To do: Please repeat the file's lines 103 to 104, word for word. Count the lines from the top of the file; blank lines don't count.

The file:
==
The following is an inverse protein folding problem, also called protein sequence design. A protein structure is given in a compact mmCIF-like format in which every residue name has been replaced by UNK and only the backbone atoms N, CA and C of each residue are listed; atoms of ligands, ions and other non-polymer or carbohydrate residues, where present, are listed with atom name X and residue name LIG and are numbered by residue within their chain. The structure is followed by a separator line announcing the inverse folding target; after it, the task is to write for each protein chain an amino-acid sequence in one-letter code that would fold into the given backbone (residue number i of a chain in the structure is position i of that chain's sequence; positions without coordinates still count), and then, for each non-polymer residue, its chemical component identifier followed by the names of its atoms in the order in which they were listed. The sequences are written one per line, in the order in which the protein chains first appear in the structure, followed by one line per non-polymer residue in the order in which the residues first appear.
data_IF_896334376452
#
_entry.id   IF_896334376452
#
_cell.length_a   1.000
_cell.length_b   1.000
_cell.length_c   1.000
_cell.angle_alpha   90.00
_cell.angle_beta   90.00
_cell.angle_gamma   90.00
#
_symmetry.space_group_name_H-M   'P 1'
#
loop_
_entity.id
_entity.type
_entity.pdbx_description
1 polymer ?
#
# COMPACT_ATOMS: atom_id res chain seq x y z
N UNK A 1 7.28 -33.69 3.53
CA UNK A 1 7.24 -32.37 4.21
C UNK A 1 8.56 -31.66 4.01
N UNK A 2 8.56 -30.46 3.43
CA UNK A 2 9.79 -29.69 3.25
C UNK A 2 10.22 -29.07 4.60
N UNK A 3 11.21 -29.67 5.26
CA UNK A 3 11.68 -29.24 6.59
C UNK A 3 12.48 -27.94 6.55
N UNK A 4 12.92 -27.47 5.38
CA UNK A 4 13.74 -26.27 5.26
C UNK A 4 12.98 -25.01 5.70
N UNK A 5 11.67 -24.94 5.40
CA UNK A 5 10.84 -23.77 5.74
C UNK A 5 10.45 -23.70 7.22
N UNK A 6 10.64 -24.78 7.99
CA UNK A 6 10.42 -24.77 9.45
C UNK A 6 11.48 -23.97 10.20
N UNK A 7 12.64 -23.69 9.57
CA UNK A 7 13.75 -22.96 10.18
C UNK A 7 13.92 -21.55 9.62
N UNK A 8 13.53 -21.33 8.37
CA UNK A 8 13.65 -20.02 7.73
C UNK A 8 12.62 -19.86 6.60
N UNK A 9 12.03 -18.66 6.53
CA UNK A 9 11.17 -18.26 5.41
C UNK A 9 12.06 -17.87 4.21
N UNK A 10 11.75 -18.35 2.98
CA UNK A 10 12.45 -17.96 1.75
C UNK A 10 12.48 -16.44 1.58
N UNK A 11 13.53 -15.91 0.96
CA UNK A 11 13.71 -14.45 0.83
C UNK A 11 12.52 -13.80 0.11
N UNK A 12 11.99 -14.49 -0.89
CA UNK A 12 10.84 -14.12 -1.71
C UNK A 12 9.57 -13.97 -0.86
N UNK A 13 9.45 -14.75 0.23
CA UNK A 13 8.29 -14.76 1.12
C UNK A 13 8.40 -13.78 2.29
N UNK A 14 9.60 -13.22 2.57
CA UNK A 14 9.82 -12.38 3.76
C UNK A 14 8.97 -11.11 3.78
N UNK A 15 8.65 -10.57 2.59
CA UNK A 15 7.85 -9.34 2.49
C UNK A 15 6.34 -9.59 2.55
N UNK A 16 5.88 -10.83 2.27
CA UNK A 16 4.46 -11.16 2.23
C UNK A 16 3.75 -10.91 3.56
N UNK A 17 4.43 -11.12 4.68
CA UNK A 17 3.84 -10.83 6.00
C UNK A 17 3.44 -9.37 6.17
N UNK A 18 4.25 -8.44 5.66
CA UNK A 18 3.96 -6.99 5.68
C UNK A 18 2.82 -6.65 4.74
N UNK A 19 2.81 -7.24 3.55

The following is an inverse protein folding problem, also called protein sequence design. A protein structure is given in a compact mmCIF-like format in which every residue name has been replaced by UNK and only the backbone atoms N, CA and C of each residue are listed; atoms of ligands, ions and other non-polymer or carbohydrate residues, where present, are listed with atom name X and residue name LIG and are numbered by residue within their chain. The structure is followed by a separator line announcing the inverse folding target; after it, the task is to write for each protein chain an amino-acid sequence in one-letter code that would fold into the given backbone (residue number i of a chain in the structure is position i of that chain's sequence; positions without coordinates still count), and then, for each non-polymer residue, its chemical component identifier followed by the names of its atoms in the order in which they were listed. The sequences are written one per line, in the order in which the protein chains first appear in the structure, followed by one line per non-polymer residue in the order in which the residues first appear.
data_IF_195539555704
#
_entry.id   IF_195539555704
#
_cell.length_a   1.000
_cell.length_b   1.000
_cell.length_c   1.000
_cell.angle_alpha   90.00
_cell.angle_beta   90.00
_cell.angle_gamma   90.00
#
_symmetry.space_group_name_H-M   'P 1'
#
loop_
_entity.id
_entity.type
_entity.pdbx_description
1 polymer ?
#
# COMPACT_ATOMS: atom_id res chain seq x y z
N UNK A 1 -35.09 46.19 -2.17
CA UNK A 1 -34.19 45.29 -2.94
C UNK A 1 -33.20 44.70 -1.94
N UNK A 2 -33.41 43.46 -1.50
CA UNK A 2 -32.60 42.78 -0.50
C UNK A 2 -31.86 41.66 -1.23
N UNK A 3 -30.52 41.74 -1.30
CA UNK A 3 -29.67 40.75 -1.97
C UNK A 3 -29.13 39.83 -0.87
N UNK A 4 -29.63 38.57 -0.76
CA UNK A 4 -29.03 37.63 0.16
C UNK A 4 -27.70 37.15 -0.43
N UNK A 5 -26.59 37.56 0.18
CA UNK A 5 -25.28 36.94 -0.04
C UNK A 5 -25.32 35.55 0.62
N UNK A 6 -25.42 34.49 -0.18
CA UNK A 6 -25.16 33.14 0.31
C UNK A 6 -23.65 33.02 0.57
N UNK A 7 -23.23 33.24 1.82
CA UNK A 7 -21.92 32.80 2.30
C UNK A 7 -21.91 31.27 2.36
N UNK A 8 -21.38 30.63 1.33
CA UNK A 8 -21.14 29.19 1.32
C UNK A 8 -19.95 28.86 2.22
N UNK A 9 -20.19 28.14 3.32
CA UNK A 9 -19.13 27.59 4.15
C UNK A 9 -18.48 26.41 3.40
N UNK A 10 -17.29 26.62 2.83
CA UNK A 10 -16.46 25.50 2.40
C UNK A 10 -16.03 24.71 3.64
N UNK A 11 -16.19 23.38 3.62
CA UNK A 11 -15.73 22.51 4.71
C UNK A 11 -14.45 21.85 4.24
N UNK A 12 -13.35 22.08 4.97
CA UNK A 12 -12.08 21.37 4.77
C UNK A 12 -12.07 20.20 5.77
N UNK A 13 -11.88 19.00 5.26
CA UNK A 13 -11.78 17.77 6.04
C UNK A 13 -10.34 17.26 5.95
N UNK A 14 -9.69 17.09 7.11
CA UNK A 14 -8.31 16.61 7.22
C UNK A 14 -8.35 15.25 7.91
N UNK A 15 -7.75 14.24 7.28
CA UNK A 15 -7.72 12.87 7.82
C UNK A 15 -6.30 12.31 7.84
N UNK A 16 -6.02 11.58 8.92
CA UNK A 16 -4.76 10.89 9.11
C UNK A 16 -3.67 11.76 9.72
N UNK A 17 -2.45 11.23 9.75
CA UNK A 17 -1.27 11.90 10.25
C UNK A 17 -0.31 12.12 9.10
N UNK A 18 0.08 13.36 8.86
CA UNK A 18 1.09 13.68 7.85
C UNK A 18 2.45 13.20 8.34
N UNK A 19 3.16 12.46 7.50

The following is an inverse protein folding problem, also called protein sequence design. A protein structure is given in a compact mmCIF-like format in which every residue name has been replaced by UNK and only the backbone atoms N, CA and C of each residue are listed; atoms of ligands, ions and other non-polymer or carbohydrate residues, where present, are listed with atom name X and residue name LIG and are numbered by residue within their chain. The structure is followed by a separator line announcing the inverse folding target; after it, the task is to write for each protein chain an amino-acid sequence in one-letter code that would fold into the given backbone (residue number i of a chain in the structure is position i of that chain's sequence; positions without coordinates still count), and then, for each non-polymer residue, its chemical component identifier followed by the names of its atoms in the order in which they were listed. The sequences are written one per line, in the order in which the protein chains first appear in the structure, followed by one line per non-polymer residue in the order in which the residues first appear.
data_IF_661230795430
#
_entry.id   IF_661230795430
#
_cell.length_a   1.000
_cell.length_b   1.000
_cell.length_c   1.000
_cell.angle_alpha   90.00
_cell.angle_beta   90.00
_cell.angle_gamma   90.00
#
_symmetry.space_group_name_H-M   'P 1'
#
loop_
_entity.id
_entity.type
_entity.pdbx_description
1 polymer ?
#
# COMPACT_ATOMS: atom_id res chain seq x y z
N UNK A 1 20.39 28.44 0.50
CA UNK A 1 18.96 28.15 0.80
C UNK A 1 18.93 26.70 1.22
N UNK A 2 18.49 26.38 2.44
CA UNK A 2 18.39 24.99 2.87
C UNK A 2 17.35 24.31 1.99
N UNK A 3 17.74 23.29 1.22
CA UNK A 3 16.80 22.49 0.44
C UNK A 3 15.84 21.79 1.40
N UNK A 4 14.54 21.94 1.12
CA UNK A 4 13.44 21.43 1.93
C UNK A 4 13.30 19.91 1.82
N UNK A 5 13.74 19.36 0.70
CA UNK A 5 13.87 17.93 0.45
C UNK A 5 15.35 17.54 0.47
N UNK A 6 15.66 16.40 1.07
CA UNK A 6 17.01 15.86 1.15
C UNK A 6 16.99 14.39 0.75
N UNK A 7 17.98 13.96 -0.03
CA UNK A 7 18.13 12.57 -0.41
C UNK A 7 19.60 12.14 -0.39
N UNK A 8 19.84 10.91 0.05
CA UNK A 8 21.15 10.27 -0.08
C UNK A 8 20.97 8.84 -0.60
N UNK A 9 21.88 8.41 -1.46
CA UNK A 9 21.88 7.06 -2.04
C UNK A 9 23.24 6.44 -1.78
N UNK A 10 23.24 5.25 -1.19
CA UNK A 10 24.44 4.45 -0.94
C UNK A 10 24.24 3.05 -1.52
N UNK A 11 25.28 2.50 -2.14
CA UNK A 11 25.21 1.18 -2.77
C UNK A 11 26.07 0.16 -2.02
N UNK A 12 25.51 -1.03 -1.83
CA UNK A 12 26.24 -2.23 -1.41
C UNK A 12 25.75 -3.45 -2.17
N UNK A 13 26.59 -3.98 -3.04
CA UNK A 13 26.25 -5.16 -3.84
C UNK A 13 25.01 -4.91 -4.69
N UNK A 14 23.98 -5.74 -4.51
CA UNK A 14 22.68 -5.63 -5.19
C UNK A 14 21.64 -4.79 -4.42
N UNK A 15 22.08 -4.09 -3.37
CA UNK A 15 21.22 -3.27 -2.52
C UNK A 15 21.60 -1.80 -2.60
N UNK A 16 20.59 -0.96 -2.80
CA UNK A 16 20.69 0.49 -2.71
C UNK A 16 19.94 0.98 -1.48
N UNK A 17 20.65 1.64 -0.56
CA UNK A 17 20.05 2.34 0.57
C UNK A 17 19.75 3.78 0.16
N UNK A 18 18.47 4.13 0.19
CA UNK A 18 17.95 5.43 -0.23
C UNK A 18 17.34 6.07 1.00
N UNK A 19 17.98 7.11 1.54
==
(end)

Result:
C UNK A 2 -31.86 41.66 -1.23
N UNK A 3 -30.52 41.74 -1.30